Hairy elbows syndrome
Hairy elbows syndrome (HES), or hypertrichosis cubiti, is a form of ectodermal dysplasia, one of a group of syndromes deriving from abnormalities of the ectodermal structures, which include the hair, teeth, nails, sweat glands, cranial-facial structure, and hands. These genetic disorders can be inherited in an autosomal dominant or recessive manner.
Symptoms of HES include excessive congenital hair growth on the elbows. The hair usually appears symmetrically on the outer surface of the elbows at birth as soft, downy hair, then transforms into the type of hair typically found on the arms, and then becomes more pronounced in early childhood. The hair growth usually regresses partially or fully in adolescence. Onset of hypertrichosis cubiti as late as the age of five has also been reported. Abnormal hair growth may also occur on other parts of the body. Additional symptoms include facial abnormalities, short stature, and intellectual disabilities.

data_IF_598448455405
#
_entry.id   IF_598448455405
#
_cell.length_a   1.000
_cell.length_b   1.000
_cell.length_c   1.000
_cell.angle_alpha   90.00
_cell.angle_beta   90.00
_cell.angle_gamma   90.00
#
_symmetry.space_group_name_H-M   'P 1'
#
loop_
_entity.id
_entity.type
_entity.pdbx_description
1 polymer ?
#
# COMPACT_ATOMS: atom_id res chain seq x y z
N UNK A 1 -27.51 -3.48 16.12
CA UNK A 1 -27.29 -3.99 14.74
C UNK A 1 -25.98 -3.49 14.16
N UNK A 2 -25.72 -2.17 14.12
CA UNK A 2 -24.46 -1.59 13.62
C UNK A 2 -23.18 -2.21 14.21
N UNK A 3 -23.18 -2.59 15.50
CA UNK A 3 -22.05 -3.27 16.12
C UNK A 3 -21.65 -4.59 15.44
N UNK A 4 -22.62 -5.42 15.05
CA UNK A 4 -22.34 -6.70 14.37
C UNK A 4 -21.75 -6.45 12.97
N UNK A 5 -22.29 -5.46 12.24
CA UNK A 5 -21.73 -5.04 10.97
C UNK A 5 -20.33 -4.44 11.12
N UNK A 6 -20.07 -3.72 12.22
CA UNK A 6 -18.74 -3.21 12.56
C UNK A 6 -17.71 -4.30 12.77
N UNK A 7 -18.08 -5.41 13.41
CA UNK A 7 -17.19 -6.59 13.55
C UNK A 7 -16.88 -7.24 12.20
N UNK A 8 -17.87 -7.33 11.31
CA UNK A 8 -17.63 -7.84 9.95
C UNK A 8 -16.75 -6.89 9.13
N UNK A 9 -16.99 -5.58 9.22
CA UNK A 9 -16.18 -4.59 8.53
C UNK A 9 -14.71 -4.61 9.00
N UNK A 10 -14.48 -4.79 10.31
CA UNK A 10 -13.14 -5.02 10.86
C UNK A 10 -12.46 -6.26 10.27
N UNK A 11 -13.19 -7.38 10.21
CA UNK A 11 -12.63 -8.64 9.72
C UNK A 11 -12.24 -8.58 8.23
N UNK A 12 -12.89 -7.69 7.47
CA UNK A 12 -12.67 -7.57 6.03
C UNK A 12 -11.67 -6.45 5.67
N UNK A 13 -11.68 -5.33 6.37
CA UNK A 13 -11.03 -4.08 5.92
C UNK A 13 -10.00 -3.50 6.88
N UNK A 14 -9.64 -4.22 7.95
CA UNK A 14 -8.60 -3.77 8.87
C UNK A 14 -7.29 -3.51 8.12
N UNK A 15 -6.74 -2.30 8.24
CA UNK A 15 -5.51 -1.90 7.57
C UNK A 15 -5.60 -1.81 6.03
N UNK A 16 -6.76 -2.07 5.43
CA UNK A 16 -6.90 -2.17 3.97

HES is an inherited genetic disorder (it is passed down among family members). The exact genetic mutation or defect that causes HES is unknown at this time. It is possible that there may be more than one gene defect that can lead to HES. It is not clear how HES is inherited. There are reports of both autosomal dominant and recessive inheritance, as well as cases of spontaneous mutation.
HES was first described in 1970. HES is extremely rare, with fewer than 30 known cases reported in the scientific literature. HES may be a pure physiological feature and not a medical problem needing treatment. Reports on the lifespan of individuals with HES are lacking. However, because the symptoms do not seem to be serious, it is unlikely that there would be a decrease in lifespan from this condition.
Ectodermal dysplasia, hairy elbows, hairy elbows dysplasia, hypertrichosis cubiti.